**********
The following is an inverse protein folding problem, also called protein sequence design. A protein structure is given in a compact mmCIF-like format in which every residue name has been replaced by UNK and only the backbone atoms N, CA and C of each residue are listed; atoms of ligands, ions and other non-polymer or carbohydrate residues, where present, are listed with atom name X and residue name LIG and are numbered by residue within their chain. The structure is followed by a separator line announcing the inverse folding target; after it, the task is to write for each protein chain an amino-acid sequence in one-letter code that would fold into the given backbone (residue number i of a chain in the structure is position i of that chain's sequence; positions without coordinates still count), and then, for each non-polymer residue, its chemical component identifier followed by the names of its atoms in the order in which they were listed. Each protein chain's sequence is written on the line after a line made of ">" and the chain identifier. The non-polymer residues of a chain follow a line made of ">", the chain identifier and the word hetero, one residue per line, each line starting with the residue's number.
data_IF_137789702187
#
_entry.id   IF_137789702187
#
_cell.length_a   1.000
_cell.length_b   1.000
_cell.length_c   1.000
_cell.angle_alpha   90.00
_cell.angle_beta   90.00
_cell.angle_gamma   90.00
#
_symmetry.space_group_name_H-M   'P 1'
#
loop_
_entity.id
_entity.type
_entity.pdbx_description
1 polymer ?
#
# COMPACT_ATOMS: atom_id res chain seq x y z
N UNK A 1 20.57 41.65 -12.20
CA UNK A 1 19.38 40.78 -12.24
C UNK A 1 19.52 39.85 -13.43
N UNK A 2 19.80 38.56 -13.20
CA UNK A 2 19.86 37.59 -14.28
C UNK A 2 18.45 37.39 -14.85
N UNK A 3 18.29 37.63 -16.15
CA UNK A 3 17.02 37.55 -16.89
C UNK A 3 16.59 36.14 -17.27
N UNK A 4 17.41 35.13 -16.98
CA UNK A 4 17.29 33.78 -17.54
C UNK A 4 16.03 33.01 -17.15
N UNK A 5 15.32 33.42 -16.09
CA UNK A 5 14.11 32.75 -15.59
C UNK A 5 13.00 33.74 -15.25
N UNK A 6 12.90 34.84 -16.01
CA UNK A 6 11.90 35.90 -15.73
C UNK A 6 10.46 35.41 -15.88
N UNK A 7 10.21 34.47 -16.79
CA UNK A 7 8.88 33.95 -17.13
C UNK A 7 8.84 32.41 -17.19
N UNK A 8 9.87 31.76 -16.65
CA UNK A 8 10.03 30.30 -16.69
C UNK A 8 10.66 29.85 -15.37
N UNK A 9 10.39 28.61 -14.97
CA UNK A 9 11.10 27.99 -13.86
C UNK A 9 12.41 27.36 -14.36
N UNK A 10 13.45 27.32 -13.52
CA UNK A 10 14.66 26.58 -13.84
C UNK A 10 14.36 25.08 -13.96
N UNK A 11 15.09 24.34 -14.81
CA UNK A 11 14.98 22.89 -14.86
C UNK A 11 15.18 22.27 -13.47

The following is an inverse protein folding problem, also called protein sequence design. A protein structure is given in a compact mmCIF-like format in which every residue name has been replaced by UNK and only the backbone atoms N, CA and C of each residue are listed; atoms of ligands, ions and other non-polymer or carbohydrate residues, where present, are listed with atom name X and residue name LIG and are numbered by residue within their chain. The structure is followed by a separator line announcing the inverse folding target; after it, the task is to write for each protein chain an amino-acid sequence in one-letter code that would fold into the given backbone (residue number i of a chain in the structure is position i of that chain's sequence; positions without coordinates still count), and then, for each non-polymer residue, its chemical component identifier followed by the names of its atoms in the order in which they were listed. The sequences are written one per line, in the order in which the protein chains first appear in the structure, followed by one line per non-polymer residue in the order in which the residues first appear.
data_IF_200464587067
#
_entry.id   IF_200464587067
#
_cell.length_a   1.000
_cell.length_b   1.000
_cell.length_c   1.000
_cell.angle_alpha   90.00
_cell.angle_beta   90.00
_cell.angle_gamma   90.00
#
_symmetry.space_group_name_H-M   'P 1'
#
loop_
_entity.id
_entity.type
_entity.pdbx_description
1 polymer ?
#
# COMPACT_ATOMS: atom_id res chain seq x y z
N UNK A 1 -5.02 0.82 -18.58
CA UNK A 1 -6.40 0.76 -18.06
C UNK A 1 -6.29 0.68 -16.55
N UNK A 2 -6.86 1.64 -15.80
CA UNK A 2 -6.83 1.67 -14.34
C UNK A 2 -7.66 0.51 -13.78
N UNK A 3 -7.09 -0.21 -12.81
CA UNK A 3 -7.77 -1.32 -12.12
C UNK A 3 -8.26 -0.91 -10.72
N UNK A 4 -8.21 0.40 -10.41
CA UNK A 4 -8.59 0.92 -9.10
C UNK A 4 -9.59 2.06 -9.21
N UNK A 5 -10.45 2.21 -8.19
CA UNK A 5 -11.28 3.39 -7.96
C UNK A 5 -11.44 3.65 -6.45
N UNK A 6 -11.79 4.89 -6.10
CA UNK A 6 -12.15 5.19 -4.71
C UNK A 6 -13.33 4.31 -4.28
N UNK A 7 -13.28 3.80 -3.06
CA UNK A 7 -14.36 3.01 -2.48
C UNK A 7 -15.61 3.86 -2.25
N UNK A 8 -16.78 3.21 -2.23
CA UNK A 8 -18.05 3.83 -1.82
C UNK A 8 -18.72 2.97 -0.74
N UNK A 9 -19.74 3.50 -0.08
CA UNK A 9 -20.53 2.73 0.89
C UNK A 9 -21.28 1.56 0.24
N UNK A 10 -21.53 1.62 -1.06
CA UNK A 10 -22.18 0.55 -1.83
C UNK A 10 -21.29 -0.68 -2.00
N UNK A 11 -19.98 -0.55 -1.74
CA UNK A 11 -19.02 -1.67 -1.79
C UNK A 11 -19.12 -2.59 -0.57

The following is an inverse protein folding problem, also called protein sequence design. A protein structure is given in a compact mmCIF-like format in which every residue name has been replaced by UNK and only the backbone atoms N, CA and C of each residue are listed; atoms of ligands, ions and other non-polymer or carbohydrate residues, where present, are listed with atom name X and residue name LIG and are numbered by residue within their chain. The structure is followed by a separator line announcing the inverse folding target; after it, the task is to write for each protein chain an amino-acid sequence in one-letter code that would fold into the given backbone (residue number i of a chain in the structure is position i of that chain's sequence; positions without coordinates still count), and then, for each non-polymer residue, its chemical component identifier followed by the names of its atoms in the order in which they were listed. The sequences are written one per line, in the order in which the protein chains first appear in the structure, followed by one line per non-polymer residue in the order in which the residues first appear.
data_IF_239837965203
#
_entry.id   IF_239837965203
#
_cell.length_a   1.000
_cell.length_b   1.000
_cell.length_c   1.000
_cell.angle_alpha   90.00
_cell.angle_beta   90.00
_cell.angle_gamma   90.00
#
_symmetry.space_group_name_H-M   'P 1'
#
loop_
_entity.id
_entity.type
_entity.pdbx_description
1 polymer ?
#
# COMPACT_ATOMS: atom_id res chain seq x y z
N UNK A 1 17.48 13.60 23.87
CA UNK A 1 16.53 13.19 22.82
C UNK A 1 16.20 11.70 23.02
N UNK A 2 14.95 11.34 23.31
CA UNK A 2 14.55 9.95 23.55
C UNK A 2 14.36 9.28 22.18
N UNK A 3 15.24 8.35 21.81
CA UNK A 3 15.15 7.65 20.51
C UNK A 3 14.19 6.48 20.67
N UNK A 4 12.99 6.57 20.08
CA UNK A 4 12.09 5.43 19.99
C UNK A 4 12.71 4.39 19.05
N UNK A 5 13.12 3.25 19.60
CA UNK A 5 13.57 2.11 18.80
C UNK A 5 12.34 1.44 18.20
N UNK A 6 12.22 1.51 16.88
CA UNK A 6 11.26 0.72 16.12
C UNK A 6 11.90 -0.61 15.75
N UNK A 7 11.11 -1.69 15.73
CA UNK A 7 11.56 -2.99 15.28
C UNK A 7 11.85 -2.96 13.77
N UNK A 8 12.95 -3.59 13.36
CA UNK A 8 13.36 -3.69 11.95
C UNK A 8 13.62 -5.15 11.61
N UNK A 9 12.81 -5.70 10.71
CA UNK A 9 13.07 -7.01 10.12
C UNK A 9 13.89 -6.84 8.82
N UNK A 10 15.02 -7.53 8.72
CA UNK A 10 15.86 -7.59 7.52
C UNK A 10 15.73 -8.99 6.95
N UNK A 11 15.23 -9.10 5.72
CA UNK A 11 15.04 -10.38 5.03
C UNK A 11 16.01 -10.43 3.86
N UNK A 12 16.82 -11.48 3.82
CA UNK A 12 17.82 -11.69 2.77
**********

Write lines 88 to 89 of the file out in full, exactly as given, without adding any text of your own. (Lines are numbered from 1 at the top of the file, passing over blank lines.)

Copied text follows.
N UNK A 5 -10.45 2.21 -8.19
CA UNK A 5 -11.28 3.39 -7.96